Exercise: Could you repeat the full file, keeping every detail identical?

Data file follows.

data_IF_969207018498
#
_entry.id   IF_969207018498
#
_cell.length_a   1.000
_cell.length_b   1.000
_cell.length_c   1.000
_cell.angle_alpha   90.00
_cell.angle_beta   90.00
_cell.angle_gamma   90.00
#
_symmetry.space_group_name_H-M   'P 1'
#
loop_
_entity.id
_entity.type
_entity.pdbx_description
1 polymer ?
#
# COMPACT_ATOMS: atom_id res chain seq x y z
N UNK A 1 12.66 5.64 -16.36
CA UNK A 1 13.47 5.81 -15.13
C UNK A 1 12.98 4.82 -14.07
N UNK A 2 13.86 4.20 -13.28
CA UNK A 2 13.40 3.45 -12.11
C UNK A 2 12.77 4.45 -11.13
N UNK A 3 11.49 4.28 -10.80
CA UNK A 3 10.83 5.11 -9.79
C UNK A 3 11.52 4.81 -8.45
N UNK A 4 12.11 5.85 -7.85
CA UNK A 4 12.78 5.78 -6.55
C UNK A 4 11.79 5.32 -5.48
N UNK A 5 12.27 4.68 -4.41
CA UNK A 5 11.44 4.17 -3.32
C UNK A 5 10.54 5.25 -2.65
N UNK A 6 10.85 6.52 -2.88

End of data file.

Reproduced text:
data_IF_969207018498
#
_entry.id   IF_969207018498
#
_cell.length_a   1.000
_cell.length_b   1.000
_cell.length_c   1.000
_cell.angle_alpha   90.00
_cell.angle_beta   90.00
_cell.angle_gamma   90.00
#
_symmetry.space_group_name_H-M   'P 1'
#
loop_
_entity.id
_entity.type
_entity.pdbx_description
1 polymer ?
#
# COMPACT_ATOMS: atom_id res chain seq x y z
N UNK A 1 12.66 5.64 -16.36
CA UNK A 1 13.47 5.81 -15.13
C UNK A 1 12.98 4.82 -14.07
N UNK A 2 13.86 4.20 -13.28
CA UNK A 2 13.40 3.45 -12.11
C UNK A 2 12.77 4.45 -11.13
N UNK A 3 11.49 4.28 -10.80
CA UNK A 3 10.83 5.11 -9.79
C UNK A 3 11.52 4.81 -8.45
N UNK A 4 12.11 5.85 -7.85
CA UNK A 4 12.78 5.78 -6.55
C UNK A 4 11.79 5.32 -5.48
N UNK A 5 12.27 4.68 -4.41
CA UNK A 5 11.44 4.17 -3.32
C UNK A 5 10.54 5.25 -2.65
N UNK A 6 10.85 6.52 -2.88